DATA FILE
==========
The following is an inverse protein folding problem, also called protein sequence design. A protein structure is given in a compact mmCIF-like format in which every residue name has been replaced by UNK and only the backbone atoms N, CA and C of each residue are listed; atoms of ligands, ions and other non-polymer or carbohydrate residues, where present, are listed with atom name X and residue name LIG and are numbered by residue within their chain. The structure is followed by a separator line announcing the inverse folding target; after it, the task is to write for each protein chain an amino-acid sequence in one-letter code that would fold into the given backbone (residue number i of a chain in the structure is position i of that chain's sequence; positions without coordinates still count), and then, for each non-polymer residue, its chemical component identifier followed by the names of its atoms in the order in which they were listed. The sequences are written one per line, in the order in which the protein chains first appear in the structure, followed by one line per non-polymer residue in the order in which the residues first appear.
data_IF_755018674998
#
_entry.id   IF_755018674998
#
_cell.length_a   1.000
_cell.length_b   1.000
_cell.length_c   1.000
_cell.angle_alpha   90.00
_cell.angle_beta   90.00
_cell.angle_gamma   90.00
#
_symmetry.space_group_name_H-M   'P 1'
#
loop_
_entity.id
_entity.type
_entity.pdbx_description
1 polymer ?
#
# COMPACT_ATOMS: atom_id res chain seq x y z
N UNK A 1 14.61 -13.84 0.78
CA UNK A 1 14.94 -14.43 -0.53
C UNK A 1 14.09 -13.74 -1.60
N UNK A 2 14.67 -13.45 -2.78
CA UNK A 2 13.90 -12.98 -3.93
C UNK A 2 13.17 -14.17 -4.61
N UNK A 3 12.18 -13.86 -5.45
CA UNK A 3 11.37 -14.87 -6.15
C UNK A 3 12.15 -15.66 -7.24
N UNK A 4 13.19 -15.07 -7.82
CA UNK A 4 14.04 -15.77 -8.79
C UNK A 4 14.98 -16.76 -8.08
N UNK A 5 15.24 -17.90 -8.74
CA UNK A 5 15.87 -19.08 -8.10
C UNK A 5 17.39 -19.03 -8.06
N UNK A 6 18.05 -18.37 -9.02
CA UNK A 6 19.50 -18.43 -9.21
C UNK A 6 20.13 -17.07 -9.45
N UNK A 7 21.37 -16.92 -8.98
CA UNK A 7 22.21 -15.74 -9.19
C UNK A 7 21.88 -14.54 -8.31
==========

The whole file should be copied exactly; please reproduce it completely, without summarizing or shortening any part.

The following is an inverse protein folding problem, also called protein sequence design. A protein structure is given in a compact mmCIF-like format in which every residue name has been replaced by UNK and only the backbone atoms N, CA and C of each residue are listed; atoms of ligands, ions and other non-polymer or carbohydrate residues, where present, are listed with atom name X and residue name LIG and are numbered by residue within their chain. The structure is followed by a separator line announcing the inverse folding target; after it, the task is to write for each protein chain an amino-acid sequence in one-letter code that would fold into the given backbone (residue number i of a chain in the structure is position i of that chain's sequence; positions without coordinates still count), and then, for each non-polymer residue, its chemical component identifier followed by the names of its atoms in the order in which they were listed. The sequences are written one per line, in the order in which the protein chains first appear in the structure, followed by one line per non-polymer residue in the order in which the residues first appear.
data_IF_755018674998
#
_entry.id   IF_755018674998
#
_cell.length_a   1.000
_cell.length_b   1.000
_cell.length_c   1.000
_cell.angle_alpha   90.00
_cell.angle_beta   90.00
_cell.angle_gamma   90.00
#
_symmetry.space_group_name_H-M   'P 1'
#
loop_
_entity.id
_entity.type
_entity.pdbx_description
1 polymer ?
#
# COMPACT_ATOMS: atom_id res chain seq x y z
N UNK A 1 14.61 -13.84 0.78
CA UNK A 1 14.94 -14.43 -0.53
C UNK A 1 14.09 -13.74 -1.60
N UNK A 2 14.67 -13.45 -2.78
CA UNK A 2 13.90 -12.98 -3.93
C UNK A 2 13.17 -14.17 -4.61
N UNK A 3 12.18 -13.86 -5.45
CA UNK A 3 11.37 -14.87 -6.15
C UNK A 3 12.15 -15.66 -7.24
N UNK A 4 13.19 -15.07 -7.82
CA UNK A 4 14.04 -15.77 -8.79
C UNK A 4 14.98 -16.76 -8.08
N UNK A 5 15.24 -17.90 -8.74
CA UNK A 5 15.87 -19.08 -8.10
C UNK A 5 17.39 -19.03 -8.06
N UNK A 6 18.05 -18.37 -9.02
CA UNK A 6 19.50 -18.43 -9.21
C UNK A 6 20.13 -17.07 -9.45
N UNK A 7 21.37 -16.92 -8.98
CA UNK A 7 22.21 -15.74 -9.19
C UNK A 7 21.88 -14.54 -8.31